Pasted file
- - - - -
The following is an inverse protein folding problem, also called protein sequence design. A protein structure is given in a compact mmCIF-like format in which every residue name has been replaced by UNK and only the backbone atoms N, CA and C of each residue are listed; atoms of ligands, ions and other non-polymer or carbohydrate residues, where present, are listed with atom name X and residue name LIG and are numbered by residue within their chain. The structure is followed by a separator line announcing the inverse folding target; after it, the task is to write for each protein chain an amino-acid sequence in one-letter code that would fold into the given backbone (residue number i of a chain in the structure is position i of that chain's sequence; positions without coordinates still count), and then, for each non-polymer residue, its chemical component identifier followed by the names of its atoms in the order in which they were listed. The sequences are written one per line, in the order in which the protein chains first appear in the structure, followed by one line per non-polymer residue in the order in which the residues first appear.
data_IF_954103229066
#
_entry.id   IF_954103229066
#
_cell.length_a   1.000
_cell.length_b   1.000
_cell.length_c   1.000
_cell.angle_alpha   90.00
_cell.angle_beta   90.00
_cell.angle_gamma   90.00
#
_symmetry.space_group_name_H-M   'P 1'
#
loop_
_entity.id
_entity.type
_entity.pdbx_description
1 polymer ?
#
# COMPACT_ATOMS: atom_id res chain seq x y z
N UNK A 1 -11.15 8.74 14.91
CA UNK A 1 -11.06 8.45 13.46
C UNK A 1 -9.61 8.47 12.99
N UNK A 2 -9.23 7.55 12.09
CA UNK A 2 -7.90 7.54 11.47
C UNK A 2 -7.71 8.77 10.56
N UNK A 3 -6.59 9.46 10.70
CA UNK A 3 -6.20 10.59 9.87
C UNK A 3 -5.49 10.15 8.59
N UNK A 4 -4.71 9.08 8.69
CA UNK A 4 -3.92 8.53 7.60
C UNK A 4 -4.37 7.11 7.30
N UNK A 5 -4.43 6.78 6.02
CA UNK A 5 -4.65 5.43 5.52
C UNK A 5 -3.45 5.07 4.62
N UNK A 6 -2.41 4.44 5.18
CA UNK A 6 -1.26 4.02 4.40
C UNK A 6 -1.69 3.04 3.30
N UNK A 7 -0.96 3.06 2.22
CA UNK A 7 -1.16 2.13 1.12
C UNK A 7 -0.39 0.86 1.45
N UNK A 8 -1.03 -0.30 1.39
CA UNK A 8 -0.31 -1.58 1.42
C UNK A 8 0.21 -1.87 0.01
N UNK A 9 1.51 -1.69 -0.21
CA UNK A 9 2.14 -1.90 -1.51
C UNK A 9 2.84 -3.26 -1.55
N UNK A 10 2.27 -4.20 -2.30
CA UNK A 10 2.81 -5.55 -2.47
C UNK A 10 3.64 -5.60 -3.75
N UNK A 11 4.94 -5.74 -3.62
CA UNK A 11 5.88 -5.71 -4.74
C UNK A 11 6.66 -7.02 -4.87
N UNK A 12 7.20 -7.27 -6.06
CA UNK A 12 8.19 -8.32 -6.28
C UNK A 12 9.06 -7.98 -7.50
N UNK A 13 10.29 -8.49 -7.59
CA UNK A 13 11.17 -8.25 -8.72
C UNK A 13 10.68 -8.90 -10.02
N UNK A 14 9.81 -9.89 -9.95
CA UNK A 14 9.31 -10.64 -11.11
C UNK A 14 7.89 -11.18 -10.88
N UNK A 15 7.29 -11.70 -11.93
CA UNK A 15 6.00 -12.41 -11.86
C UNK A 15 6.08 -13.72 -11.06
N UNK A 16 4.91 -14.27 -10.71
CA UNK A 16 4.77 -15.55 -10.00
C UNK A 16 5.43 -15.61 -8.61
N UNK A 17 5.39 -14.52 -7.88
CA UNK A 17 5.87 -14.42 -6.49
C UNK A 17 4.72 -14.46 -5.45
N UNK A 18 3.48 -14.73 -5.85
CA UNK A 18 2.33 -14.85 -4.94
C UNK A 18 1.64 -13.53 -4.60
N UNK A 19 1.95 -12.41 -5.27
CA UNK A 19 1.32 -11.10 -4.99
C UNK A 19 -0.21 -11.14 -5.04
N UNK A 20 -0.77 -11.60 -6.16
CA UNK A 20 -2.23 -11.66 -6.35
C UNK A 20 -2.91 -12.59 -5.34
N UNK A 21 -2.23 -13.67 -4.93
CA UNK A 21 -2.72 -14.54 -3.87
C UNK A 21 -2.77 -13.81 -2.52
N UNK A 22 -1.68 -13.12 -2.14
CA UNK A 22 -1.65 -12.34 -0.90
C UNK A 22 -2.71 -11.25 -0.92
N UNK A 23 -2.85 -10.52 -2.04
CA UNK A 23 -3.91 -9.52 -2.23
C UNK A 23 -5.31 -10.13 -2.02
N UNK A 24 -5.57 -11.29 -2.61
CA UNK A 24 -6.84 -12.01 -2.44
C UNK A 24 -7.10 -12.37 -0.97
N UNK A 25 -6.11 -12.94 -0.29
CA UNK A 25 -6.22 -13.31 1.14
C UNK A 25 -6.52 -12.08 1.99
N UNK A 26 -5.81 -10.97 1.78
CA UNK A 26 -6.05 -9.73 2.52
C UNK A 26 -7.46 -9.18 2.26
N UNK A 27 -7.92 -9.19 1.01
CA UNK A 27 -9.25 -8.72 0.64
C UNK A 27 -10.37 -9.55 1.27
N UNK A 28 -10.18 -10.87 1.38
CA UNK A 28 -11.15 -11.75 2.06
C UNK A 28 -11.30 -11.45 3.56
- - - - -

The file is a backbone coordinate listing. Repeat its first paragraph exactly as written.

The following is an inverse protein folding problem, also called protein sequence design. A protein structure is given in a compact mmCIF-like format in which every residue name has been replaced by UNK and only the backbone atoms N, CA and C of each residue are listed; atoms of ligands, ions and other non-polymer or carbohydrate residues, where present, are listed with atom name X and residue name LIG and are numbered by residue within their chain. The structure is followed by a separator line announcing the inverse folding target; after it, the task is to write for each protein chain an amino-acid sequence in one-letter code that would fold into the given backbone (residue number i of a chain in the structure is position i of that chain's sequence; positions without coordinates still count), and then, for each non-polymer residue, its chemical component identifier followed by the names of its atoms in the order in which they were listed. The sequences are written one per line, in the order in which the protein chains first appear in the structure, followed by one line per non-polymer residue in the order in which the residues first appear.